simple truths

“I’m telling you it wouldn’t.”

“And I’m telling you that can’t be right.  Why would the movies lie?

“For cinematic effect, of course.  People like to hear and see explosions.  That’s why they hand over their hard earned money week after week.  But, there is no air, and therefore no sounds in space.”

Jared, the younger of the two arguing brothers, bit his lip and furrowed his brow as he worked through the new information.  “But, what if something does blow up and the shrapnel hits your space ship, wouldn’t that make a sound.”

“Nope, because there is still no air for the sound waves to travel through,” Mike responded with a shake of his head.

Jared dug his foot into the ground and turned his head away.  Explosions had to make noise.  That was a truth of the world.  To hear otherwise, to learn, to believe, changed everything.  He trusted his older brother, though.

Then the answer came to him and he excitedly whipped his head back up, “But, there is air in the space ship right?”

Jared nodded affirmatively and raised an eyebrow, trying to catch up to his sibling’s train of thought.

“So, the people inside the ship could hear the objects hitting the outside with the vibrations carrying through to the inside!”

Mike considered Jared’s hypothesis for a moment and then agreed,” Outside, no sound.  Inside, sound, yes.”

Jared enthusiastically skipped away from the movie theater and Mike had to race to catch up to him.  Eventually Mike would have to tell Jared that if there was no air in space there was no way there could be fire, and without fire there could be no explosions.  But, he knew his little brother wasn’t quite ready for that truth.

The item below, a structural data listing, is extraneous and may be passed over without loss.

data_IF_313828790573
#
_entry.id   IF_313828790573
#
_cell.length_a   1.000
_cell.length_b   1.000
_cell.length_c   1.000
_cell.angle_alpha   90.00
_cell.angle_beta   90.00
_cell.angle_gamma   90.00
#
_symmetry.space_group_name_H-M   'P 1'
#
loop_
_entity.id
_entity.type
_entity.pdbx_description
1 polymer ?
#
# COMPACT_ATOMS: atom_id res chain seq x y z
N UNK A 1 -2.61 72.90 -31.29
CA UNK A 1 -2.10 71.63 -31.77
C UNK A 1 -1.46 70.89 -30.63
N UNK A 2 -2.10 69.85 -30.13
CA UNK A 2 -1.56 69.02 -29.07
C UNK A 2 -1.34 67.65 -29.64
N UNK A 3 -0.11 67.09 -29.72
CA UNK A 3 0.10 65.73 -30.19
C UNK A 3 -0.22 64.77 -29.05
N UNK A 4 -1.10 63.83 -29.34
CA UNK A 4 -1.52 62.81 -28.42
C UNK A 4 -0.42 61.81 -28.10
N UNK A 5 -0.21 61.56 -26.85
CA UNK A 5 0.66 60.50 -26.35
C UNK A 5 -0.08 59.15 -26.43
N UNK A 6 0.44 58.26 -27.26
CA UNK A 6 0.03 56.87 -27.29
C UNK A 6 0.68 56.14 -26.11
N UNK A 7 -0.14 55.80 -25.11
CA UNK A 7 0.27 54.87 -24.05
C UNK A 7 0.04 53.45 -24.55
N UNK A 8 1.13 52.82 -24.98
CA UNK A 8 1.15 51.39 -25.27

“Wait up!  You know mom will kill me if I let you out of my sight!”

The brothers laughed and ran the whole way home, both of them a little wiser about the ways of the world.


Word Count: 330

This bit of silliness and knowledge brought to you in response to this week’s Inspiration Monday writing challenge:


The Rules

There are none. Read the prompts, get inspired, write something. No word count minimum or maximum. You don’t have to include the exact prompt in your piece, and you can interpret the prompt(s) any way you like.


No really; I need rules!

Okay; write 200-500 words on the prompt of your choice. You may either use the prompt as the title of your piece or work it into the body of your piece. You must complete it before 6 pm CST on the Monday following this post.

The Prompts:


Where were you the first time you realized the movie you were watching was unrealistic?  What movie was it?  What happened?


42 thoughts on “simple truths

  1. I’m reminded of an episode of Babylon 5 where two of the cleaning/maintenance crew are followed for the episode, and they watch a fight through a window, and one asks the other about why when “our” ships explode, the fire is red, but when the enemy ships explode, the fire is green, and the response is about the atmosphere inside said ship.

  2. I loved the interactions with the brothers. This is exactly like any one of a million conversations I had as a kid with my older, wider and adored older brother!

  3. I often find errors in movies about medical information. I studied Anatomy & Physiology, so I have some ideas on how the body works & some of the treatments for various diseases, etc. So I often guess the illness before it’s revealed (by symptoms) or know the treatment being offered is totally wrong for the disease, etc.

    • Wow. That’s very cool… or, maybe sad? Because then you know what’s going on before you are supposed to in the story line?
      My dad used to point out issues in movies around his area of expertise too. My brother and I would just roll our eyes.

  4. I have had this exact conversation!…with myself…in my head. It makes me all the more impressed by the movies/shows that get it right. This was a fun read, as always. : )

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